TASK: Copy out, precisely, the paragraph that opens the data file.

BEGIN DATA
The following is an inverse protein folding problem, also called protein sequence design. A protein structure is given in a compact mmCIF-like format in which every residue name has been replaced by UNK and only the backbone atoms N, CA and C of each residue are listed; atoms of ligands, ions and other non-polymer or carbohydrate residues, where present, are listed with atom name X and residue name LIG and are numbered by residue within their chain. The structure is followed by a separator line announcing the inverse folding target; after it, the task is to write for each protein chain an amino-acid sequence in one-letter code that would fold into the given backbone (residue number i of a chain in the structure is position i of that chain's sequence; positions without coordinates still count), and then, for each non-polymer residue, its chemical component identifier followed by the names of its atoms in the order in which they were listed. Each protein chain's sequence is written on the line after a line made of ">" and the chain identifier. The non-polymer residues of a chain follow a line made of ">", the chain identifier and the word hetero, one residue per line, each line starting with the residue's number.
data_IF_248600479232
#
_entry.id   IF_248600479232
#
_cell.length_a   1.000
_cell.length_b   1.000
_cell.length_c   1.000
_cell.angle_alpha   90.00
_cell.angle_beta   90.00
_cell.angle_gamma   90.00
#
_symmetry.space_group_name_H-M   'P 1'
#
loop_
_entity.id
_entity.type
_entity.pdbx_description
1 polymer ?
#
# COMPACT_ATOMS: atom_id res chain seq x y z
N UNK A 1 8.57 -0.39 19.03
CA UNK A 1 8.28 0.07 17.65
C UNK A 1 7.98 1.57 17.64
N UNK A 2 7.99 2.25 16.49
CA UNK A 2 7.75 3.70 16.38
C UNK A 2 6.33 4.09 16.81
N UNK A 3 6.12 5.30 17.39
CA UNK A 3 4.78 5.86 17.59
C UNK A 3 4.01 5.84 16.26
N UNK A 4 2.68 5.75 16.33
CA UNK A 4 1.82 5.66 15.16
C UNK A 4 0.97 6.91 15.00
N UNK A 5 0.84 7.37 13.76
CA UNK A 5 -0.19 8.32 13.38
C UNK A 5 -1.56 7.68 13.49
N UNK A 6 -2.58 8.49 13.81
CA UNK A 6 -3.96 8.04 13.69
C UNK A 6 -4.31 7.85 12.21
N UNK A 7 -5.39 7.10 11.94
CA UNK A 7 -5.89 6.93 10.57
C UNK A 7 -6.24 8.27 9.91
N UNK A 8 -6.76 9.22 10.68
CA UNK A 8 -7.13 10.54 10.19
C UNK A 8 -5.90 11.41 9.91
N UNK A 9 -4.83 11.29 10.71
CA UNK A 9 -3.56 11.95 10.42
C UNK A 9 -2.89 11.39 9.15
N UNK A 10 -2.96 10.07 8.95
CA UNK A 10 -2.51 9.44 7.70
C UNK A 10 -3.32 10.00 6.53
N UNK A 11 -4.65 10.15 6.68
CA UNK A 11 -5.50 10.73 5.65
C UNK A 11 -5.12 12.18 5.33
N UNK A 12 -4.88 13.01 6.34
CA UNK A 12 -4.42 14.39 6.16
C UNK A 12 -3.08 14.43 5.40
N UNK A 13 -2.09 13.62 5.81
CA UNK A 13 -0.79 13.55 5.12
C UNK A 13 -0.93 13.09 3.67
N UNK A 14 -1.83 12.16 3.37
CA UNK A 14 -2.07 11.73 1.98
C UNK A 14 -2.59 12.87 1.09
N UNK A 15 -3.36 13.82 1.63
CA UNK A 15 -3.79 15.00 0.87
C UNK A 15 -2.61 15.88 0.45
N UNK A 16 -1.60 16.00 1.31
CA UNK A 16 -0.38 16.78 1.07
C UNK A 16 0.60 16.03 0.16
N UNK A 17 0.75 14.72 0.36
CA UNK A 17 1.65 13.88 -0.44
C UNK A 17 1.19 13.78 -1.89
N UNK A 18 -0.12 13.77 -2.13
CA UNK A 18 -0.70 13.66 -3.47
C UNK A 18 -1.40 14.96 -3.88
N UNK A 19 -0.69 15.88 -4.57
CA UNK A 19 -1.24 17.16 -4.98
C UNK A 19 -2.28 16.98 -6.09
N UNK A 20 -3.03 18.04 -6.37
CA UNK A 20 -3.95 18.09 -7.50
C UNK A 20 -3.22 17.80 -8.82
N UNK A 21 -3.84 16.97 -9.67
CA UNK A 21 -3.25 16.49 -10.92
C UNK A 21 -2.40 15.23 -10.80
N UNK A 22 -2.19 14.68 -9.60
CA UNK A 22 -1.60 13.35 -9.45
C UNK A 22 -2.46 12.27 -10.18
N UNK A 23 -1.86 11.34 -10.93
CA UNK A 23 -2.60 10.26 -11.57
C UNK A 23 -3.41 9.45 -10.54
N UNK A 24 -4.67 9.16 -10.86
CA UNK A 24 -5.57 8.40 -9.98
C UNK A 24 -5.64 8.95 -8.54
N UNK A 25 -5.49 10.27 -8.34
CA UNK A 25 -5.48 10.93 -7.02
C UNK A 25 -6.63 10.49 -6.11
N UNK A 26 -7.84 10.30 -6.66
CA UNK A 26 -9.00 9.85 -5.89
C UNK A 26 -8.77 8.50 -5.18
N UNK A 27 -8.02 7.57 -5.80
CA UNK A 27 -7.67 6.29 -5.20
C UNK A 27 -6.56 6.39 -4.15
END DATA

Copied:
The following is an inverse protein folding problem, also called protein sequence design. A protein structure is given in a compact mmCIF-like format in which every residue name has been replaced by UNK and only the backbone atoms N, CA and C of each residue are listed; atoms of ligands, ions and other non-polymer or carbohydrate residues, where present, are listed with atom name X and residue name LIG and are numbered by residue within their chain. The structure is followed by a separator line announcing the inverse folding target; after it, the task is to write for each protein chain an amino-acid sequence in one-letter code that would fold into the given backbone (residue number i of a chain in the structure is position i of that chain's sequence; positions without coordinates still count), and then, for each non-polymer residue, its chemical component identifier followed by the names of its atoms in the order in which they were listed. Each protein chain's sequence is written on the line after a line made of ">" and the chain identifier. The non-polymer residues of a chain follow a line made of ">", the chain identifier and the word hetero, one residue per line, each line starting with the residue's number.